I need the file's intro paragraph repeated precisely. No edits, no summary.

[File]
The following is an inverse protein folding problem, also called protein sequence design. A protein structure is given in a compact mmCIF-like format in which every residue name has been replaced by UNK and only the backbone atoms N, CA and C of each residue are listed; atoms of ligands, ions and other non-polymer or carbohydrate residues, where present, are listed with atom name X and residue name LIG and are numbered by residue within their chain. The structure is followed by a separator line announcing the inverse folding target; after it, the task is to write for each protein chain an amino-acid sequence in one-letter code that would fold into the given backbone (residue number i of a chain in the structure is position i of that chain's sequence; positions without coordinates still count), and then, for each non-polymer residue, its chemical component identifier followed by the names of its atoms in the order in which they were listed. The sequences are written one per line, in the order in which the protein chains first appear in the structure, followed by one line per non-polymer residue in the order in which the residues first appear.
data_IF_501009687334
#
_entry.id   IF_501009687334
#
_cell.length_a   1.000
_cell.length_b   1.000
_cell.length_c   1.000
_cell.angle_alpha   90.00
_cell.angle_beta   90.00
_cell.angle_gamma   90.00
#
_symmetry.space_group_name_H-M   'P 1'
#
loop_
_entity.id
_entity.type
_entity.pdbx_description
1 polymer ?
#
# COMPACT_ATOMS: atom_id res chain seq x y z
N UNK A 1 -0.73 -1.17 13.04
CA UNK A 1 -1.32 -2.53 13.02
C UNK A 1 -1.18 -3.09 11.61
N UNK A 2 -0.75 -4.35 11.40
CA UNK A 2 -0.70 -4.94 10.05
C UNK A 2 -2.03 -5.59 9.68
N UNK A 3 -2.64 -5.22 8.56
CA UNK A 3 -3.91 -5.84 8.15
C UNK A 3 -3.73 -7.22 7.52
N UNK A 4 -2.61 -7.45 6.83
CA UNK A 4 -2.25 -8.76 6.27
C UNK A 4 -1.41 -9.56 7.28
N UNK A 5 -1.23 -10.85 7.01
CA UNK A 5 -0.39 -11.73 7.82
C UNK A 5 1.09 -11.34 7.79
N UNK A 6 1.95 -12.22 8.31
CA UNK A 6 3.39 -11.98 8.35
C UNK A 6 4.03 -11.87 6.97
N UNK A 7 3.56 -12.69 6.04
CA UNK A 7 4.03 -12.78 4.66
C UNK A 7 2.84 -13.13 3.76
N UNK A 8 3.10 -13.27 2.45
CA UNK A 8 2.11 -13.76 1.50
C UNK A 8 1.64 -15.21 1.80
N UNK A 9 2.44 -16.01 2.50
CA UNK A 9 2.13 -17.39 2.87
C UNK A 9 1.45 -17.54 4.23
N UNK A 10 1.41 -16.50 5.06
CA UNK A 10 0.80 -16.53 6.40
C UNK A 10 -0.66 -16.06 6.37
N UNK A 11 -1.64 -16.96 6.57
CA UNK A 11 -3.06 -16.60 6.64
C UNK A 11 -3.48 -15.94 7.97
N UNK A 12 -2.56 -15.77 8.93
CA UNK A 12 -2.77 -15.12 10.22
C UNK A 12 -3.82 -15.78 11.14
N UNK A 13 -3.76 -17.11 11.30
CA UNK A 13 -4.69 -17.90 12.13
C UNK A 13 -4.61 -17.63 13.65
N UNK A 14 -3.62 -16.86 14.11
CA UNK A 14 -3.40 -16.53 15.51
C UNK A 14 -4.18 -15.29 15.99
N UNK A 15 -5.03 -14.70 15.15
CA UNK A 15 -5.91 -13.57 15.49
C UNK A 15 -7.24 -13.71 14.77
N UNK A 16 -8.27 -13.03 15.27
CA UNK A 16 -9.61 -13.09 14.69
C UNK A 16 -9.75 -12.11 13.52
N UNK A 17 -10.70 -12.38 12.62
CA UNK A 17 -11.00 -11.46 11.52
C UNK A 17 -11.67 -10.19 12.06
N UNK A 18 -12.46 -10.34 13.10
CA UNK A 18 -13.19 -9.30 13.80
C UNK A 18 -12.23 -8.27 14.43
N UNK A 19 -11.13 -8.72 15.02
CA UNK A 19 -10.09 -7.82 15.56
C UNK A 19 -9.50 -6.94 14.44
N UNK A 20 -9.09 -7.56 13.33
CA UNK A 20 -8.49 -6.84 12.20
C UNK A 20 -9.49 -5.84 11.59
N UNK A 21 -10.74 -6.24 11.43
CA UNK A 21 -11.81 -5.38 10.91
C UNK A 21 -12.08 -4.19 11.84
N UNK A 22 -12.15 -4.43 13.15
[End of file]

The following is an inverse protein folding problem, also called protein sequence design. A protein structure is given in a compact mmCIF-like format in which every residue name has been replaced by UNK and only the backbone atoms N, CA and C of each residue are listed; atoms of ligands, ions and other non-polymer or carbohydrate residues, where present, are listed with atom name X and residue name LIG and are numbered by residue within their chain. The structure is followed by a separator line announcing the inverse folding target; after it, the task is to write for each protein chain an amino-acid sequence in one-letter code that would fold into the given backbone (residue number i of a chain in the structure is position i of that chain's sequence; positions without coordinates still count), and then, for each non-polymer residue, its chemical component identifier followed by the names of its atoms in the order in which they were listed. The sequences are written one per line, in the order in which the protein chains first appear in the structure, followed by one line per non-polymer residue in the order in which the residues first appear.